Fenway Court: The Isabella Stewart Gardner Museum
Boston and Fenway. For baseball fans, the words conjure the home of the Boston Red Sox since 1912. For art and history lovers, they are directions to Fenway Court, the residence and art education center built by Isabella Stewart Gardner. My baseball loving husband and I recently visited the museum and agree that Fenway Court may be the brightest jewel in the city’s cache of riches.
Isabella Stewart, born in New York City in 1840, was the sole surviving child of David Stewart who made a fortune in Irish linen and mining. She married Jack Gardner in 1860 and moved to Boston. The couple traveled to Norway, Russia, Japan, Cambodia, China, India, Egypt, Nubia (today, northern Sudan and southern Egypt), Palestine, Athens, across Europe, and spent significant periods in France, Italy, and London. Interested in historical architecture, art, and exotic cultures, Gardner began selecting objects of art for their Boston home. With a discerning eye, she acquired works by Botticelli, Vermeer, Rembrandt, Manet, Degas, Whistler, Matisse, and many others. She was a friend of author Henry James, and numerous artists, including American painter John Singer Sargent.
Gardner’s passion for collecting quickly outgrew her Beacon Street home. She purchased a parcel of land outside the Boston city center in Fenway. In this popular, new area designed by landscape architect Frederick Law Olmsted, she oversaw construction of Fenway Court, a grand Venetian style palazzo to house her art. She created a charter “for the purpose of art education, especially by the public exhibition of works of art.” In 1901, she moved into Fenway Court’s fourth floor, and thereafter, opened her home for concerts and public art exhibitions.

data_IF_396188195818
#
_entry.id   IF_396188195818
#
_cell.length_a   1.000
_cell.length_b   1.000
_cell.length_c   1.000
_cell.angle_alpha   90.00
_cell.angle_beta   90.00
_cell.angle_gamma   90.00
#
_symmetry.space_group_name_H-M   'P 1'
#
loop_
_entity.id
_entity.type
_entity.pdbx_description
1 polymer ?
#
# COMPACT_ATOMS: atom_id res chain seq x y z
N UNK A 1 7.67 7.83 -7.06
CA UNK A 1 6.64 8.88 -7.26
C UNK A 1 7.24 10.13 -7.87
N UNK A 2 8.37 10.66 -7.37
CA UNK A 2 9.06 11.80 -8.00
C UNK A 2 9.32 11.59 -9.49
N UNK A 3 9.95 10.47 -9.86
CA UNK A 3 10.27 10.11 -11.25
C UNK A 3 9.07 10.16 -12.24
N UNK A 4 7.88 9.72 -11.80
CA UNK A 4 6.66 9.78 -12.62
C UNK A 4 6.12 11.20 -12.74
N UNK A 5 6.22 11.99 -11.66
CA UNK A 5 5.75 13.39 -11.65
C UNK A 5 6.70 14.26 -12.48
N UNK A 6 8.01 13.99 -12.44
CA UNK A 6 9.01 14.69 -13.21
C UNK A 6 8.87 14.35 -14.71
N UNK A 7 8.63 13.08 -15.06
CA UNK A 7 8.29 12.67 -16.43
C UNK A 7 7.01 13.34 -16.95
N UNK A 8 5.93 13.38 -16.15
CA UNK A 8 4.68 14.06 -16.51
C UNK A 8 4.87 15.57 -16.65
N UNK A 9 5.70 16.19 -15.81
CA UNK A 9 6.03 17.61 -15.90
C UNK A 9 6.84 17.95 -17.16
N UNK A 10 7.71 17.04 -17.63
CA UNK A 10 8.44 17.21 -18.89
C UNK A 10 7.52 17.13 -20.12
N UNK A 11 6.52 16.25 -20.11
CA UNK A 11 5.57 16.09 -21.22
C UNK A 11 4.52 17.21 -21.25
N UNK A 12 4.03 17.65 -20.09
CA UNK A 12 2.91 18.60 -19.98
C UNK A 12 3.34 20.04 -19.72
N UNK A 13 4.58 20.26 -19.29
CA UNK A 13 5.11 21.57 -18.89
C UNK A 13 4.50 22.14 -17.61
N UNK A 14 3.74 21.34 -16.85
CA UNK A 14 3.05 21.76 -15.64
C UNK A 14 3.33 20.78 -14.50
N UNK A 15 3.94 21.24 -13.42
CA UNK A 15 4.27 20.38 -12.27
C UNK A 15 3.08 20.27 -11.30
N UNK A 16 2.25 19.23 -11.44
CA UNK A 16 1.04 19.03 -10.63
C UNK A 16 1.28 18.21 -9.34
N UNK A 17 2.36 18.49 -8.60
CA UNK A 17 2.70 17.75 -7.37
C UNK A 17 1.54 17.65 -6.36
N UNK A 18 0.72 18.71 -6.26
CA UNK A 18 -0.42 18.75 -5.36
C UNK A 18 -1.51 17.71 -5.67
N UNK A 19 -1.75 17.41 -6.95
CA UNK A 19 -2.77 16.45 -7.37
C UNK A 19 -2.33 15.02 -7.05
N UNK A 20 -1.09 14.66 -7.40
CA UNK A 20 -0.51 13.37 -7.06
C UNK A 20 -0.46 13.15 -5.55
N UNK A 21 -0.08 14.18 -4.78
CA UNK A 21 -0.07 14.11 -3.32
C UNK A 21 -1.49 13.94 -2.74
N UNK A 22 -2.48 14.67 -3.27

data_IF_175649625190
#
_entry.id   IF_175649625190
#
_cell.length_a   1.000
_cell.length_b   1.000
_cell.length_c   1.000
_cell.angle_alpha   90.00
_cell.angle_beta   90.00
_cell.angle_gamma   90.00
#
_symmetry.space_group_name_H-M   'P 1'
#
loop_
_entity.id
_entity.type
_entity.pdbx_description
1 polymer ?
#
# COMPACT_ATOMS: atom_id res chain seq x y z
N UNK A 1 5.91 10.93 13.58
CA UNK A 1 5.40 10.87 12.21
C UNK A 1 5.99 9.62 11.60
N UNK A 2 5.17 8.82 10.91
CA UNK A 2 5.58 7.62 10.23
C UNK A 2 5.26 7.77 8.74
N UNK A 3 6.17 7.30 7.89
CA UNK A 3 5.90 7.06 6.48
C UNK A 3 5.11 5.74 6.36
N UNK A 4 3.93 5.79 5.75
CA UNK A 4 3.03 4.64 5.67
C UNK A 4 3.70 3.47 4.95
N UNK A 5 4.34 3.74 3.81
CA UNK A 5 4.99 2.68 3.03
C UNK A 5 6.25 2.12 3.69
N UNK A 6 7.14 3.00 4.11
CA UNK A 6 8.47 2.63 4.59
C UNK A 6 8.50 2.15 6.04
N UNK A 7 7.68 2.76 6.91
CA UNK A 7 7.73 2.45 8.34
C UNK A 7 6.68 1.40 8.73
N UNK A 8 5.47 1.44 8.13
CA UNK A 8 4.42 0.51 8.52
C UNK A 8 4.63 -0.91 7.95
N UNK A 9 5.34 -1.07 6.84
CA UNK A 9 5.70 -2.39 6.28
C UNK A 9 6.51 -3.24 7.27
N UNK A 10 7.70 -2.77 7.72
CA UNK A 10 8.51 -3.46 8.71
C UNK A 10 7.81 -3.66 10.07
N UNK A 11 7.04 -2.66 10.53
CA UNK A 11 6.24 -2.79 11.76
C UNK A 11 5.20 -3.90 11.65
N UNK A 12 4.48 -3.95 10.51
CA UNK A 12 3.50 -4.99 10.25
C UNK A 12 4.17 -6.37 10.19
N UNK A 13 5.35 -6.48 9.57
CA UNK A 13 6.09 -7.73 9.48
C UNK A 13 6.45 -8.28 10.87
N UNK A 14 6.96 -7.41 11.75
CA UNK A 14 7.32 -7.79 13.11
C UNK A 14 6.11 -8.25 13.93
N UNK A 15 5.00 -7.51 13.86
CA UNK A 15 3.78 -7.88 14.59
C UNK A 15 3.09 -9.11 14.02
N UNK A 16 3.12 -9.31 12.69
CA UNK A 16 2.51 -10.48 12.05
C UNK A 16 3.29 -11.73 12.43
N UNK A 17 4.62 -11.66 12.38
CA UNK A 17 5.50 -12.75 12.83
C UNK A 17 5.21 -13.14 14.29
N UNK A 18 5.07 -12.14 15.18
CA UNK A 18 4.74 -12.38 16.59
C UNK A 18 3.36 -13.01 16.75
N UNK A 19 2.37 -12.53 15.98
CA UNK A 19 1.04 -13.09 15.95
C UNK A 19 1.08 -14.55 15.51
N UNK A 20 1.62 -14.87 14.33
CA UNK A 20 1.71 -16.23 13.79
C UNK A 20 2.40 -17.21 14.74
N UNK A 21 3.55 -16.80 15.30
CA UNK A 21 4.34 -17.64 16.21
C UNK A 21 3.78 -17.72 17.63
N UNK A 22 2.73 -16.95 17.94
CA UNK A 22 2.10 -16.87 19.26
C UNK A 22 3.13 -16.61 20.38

Fenway’s design turns the facades of a Venetian palazzo inward to form a courtyard filled with vegetation, fountains, Roman statues, and a second-century mosaic floor. Balconies overlook the courtyard and an immense skylight provides natural light.
Each themed room and gallery overlooking the courtyard is a treasure trove. With few exceptions, the art is unmarked so information sheets in each room provide detailed descriptions of the room’s contents. We started our tour in the Gothic room on the third floor, and viewed John Singer Sargent’s portrait of Gardner, painted long before Fenway’s construction. Her image accompanied us as we wandered the space she created for the public’s enjoyment.
In later years, Sargent stayed with Gardner when he traveled to Boston and used the Gothic Room as a studio.
The Gothic Room has many religious artifacts, including this Madonna and Child by Italian Renaissance artist Lorenzo Ghiberti.
View from inside the Gothic Room into the hallway leading to the short gallery.
Third floor gallery.
At the end of the hallway, I found Sandro Botticelli’s The Madonna of the Eucharist.
I also discovered this Giovanni della Robbia relief dating from about 1515-1520.
Ceiling of the Veronese Room.
In the flame-red Titian room, the artist's painting of Europa (1561-1562) depicts a scene from Ovid’s Metamorphoses. The cream colored fabric below the painting was a panel from a dress that belonged to Gardner. She thought it so beautiful she repurposed it as a wall covering.
Another image of the Titian Room.
On the second floor, in the Early Italian Room, I was stunned to find a portrait by Masaccio, widely recognized as the first Italian Renaissance painter. Unmarked and tucked into a corner, it was a thrilling surprise.